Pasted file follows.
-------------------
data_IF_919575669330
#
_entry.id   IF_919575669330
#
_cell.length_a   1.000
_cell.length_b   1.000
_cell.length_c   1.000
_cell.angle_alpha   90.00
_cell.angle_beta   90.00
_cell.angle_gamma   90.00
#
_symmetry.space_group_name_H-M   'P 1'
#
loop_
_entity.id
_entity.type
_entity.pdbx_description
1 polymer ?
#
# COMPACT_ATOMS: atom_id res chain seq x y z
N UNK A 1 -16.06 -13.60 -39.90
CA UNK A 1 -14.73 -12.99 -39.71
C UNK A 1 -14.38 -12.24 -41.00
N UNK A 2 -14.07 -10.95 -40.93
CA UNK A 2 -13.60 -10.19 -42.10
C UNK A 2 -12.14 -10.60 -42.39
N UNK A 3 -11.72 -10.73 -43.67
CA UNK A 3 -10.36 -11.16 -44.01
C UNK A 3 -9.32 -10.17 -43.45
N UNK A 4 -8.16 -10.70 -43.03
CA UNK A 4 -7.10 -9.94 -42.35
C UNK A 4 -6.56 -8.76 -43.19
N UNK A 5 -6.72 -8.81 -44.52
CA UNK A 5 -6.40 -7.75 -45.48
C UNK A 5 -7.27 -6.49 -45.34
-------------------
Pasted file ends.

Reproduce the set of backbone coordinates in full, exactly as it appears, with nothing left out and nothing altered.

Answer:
data_IF_919575669330
#
_entry.id   IF_919575669330
#
_cell.length_a   1.000
_cell.length_b   1.000
_cell.length_c   1.000
_cell.angle_alpha   90.00
_cell.angle_beta   90.00
_cell.angle_gamma   90.00
#
_symmetry.space_group_name_H-M   'P 1'
#
loop_
_entity.id
_entity.type
_entity.pdbx_description
1 polymer ?
#
# COMPACT_ATOMS: atom_id res chain seq x y z
N UNK A 1 -16.06 -13.60 -39.90
CA UNK A 1 -14.73 -12.99 -39.71
C UNK A 1 -14.38 -12.24 -41.00
N UNK A 2 -14.07 -10.95 -40.93
CA UNK A 2 -13.60 -10.19 -42.10
C UNK A 2 -12.14 -10.60 -42.39
N UNK A 3 -11.72 -10.73 -43.67
CA UNK A 3 -10.36 -11.16 -44.01
C UNK A 3 -9.32 -10.17 -43.45
N UNK A 4 -8.16 -10.70 -43.03
CA UNK A 4 -7.10 -9.94 -42.35
C UNK A 4 -6.56 -8.76 -43.19
N UNK A 5 -6.72 -8.81 -44.52
CA UNK A 5 -6.40 -7.75 -45.48
C UNK A 5 -7.27 -6.49 -45.34